University of Georgia food microbiologists Larry Beuchat and Michael Doyle have been awarded the Partners in Public Health Award by the Centers for Disease Control and Prevention. Beuchat and Doyle are researchers with the UGA College of Agricultural and Environmental Sciences’ Center for Food Safety in Griffin, Ga. They were nominated for the award by administrators at the National Center for Infectious Diseases.
Beuchat was selected for the CDC honor based on his work on several outbreaks of salmonellosis that were associated with raw tomatoes. Before his research, tomatoes were not viewed as potential vehicles for transmission of Salmonella. His research showed that the pathogen can grow and multiply on raw tomatoes at room temperature.
Doyle, director of the Center for Food Safety, was selected for his participation in several investigations of large foodborne disease outbreaks. These investigations included a 1985 midwestern U.S. outbreak of salmonellosis which affected 250,000 people and the 1993 hamburger-associated E. coli O157:H7 outbreak in western U.S. states.
Working with CDC, Beuchat and Doyle conducted research to see whether Shigella multiplies in parsley under restaurant conditions and, if so, how this can be prevented. Their studies revealed that Shigella multiply much faster when parsley is chopped and kept at room temperature, a common practice in the restaurant business.
Beuchat has worked on joint projects with CDC for the past seven years and Doyle for the past 15 years.
North Carolina State University food science professor E. Allen Foegeding has been appointed the William Neal Reynolds Professor of Agriculture. The professorship is the highest honor open to faculty members in the College of Agriculture and Life Sciences. William Neal Reynolds established the endowment creating the professorships in 1950. Foegeding is the 5th Food Science Dept. professor to be named to this exclusive group of 20.
Foegeding came to NCSU in 1982. His areas of research include food protein functionality, applied rheology of food systems, and protein–hydrocolloid interactions. He teaches graduate and undergraduate courses and serves as a First Year College Fellow. Foegeding also holds membership on the Committee of Food Chemicals Codex of the Food and Nutrition Board and is a Fellow of the American Chemical Society.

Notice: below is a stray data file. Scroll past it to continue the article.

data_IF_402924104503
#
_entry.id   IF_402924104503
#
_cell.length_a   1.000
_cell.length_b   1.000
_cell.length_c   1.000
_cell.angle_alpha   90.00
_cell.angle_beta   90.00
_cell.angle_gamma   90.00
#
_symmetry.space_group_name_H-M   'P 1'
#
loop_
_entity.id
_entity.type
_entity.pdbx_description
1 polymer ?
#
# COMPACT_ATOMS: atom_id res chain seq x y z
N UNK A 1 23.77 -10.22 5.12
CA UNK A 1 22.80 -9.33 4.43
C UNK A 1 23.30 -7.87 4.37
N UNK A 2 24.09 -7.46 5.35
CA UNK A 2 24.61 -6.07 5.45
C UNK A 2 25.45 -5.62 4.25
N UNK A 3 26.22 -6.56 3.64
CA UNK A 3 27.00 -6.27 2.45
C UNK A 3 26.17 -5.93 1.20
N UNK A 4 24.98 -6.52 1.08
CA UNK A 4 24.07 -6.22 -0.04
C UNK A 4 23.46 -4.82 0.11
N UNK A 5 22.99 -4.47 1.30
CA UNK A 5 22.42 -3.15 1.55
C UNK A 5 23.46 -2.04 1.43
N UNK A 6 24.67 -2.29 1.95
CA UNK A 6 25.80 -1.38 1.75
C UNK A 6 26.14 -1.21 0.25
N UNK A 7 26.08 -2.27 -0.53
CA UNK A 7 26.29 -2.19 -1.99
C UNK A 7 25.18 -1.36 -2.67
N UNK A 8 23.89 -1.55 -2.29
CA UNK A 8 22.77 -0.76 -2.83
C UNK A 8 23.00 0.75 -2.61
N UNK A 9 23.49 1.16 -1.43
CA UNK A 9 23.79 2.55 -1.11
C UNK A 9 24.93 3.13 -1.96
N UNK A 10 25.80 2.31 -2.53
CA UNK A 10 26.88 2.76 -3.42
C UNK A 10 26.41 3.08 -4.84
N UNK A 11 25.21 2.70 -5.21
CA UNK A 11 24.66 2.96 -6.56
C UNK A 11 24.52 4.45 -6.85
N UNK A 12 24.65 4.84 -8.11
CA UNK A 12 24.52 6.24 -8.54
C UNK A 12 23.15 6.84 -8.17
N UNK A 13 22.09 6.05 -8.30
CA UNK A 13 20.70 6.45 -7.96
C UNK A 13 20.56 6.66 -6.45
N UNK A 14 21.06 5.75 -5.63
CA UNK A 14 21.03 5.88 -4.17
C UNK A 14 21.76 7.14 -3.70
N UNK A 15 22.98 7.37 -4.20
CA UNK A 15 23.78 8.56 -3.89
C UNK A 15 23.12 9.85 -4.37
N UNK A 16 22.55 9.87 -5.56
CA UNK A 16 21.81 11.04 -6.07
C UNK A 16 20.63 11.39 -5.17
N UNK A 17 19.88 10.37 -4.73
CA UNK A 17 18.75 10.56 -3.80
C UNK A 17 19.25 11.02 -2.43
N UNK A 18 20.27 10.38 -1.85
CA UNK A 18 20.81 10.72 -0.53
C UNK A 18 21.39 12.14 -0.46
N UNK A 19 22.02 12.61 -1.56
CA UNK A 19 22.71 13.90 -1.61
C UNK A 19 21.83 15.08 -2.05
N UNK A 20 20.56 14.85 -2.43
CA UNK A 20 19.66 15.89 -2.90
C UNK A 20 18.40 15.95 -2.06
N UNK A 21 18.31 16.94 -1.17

University of Wisconsin elects Wendorff as Chair
Bill Wendorff was recently elected Chair of the Dept. of Food Science at the University of Wisconsin-Madison. He received his BS and MS in Dairy and Food Industries and PhD in Food Science from the University of Wisconsin-Madison. He joined the faculty as the Extension Dairy Manufacturing Specialist in the Food Science Dept. after 20 years of employment in the food industry.
Wendorff is best known for his development and coordination of continuing education short courses for dairy industry personnel. Although the majority of his appointment is with Extension, Wendorff also conducts an applied research program dealing with physical and sensory problems in cheese, regulatory and environmental problems of the dairy industry, and processing of sheep milk. He is a member of the Institute of Food Technologists, American Dairy Science Association, International Association of Food Protection, and Wisconsin Association of Milk and Food Sanitarians. Wendorff will replace James Steele as chair, who has stepped down to resume a more active program in research on genetics of lactic cultures.
Rankin joins Wisconsin faculty
University of Wisconsin has announced the addition of Scott A. Rankin to the Food Science Dept. as Assistant Professor of Food Science and Extension Food Processing Specialist. He plans to develop and provide outreach programs to the dairy and food processing industry, plus perform applied research to support those processors.
Rankin was formerly an Assistant Professor at the University of Maryland, where he established a major extension program in dairy, fruits and vegetables, and meat processing. He received his BS and MS in food science and nutrition at Brigham Young University and his PhD in food science and technology from Oregon State University. He is a member of the American Dairy Science Association and the Institute of Food Technologists. He serves on the Executive Committee of the IFT Dairy Foods Division.
University of Nebraska launches biotech safety Web site
The University of Nebraska has launched a new Web site designed to help consumers and students understand agricultural biotechnology. AgBiosafety (www.agbiosafety.unl.edu) features a comprehensive database of safety information on each of the biotech crops currently on the market. The Web site also contains lesson plans for teachers, basic biotechnology information for consumers, and summaries on various biotechnology issues.
In partnership with Canada-based Agriculture & Biotechnology Strategies Inc.(AGBIOS), the site was developed with the support of a competitive grant from the Council for Biotechnology Information. Content for the site is provided by a variety of independent biotech academics, scientists, and professors at the university, who maintain editorial control over the site.